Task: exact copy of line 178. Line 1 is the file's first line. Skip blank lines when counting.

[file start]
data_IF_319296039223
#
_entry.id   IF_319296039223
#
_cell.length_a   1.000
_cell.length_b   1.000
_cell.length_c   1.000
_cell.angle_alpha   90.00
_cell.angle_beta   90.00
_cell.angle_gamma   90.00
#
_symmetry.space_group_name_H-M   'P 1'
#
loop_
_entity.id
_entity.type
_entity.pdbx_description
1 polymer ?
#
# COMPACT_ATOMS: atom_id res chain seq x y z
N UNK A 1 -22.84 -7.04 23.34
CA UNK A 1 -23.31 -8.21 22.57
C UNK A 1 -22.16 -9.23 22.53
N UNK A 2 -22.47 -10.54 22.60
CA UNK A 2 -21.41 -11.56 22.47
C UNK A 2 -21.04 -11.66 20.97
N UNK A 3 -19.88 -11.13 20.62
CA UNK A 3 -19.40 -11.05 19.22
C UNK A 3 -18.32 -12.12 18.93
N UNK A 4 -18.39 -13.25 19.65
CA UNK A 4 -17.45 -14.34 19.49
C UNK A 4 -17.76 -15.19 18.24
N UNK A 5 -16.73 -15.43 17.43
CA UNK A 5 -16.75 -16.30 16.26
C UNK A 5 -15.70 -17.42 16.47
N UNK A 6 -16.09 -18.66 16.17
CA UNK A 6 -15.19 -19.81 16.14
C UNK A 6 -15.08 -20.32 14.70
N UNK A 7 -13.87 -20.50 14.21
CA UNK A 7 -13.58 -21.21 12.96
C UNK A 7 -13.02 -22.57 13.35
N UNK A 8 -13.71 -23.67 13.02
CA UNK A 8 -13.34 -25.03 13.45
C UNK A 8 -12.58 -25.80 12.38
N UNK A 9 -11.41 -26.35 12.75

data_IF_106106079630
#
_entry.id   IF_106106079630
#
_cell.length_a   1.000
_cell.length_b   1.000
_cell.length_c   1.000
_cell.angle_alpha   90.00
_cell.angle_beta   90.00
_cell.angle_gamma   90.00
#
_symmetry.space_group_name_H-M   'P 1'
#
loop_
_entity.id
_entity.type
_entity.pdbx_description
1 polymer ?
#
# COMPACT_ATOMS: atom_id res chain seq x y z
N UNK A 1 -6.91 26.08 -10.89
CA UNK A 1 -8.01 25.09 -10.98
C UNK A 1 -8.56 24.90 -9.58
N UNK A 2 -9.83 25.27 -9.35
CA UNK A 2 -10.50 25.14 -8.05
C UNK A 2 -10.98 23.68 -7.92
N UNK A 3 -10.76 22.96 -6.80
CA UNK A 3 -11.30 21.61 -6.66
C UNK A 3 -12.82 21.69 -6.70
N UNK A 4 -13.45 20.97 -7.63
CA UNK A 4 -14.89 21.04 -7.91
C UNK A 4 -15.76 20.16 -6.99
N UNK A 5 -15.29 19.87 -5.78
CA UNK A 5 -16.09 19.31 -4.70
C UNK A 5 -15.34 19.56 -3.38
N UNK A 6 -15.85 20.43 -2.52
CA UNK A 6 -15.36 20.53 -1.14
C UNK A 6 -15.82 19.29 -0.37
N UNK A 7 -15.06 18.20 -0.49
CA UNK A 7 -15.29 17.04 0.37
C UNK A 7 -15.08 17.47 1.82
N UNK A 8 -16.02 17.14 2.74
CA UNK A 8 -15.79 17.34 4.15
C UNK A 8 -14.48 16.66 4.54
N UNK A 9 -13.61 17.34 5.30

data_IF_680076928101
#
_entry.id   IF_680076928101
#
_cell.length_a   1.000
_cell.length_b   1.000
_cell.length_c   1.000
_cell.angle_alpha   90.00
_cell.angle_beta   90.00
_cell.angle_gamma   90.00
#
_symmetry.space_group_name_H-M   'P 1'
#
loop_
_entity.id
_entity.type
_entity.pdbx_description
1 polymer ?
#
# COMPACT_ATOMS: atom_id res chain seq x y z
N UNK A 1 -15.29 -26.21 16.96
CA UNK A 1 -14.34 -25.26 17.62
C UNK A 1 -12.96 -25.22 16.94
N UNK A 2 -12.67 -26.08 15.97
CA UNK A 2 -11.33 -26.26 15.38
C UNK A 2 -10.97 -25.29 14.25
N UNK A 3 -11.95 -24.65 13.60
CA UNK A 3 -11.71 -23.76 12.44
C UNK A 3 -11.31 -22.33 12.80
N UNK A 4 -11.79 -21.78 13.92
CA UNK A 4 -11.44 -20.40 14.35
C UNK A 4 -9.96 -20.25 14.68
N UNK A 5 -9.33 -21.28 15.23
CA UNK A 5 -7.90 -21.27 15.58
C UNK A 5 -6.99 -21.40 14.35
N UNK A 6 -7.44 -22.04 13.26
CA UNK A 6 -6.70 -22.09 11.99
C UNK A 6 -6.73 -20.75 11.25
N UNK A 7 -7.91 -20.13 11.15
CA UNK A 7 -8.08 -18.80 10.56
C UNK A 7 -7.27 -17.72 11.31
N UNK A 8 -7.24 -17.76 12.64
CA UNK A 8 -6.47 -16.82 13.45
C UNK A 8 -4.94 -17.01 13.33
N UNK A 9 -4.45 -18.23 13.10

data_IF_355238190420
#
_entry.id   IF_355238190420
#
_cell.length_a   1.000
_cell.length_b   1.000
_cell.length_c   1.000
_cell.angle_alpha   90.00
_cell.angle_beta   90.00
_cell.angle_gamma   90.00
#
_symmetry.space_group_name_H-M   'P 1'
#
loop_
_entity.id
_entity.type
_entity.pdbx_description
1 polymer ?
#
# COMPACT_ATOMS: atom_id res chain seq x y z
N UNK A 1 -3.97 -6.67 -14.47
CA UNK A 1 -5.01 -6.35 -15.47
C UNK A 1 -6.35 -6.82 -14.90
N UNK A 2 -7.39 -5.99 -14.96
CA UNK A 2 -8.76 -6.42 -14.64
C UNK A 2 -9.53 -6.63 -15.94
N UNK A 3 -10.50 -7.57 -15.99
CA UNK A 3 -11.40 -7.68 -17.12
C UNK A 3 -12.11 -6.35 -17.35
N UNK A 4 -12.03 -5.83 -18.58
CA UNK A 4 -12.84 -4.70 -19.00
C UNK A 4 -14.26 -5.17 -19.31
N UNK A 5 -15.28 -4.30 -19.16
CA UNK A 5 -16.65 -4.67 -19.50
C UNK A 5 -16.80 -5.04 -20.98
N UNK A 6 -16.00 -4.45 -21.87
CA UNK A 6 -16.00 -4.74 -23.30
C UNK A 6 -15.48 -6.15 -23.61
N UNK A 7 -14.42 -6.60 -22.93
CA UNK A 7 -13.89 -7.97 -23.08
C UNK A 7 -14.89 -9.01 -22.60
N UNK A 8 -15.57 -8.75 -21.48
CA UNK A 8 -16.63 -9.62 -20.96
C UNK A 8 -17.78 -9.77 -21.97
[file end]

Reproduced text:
CA UNK A 8 -16.63 -9.62 -20.96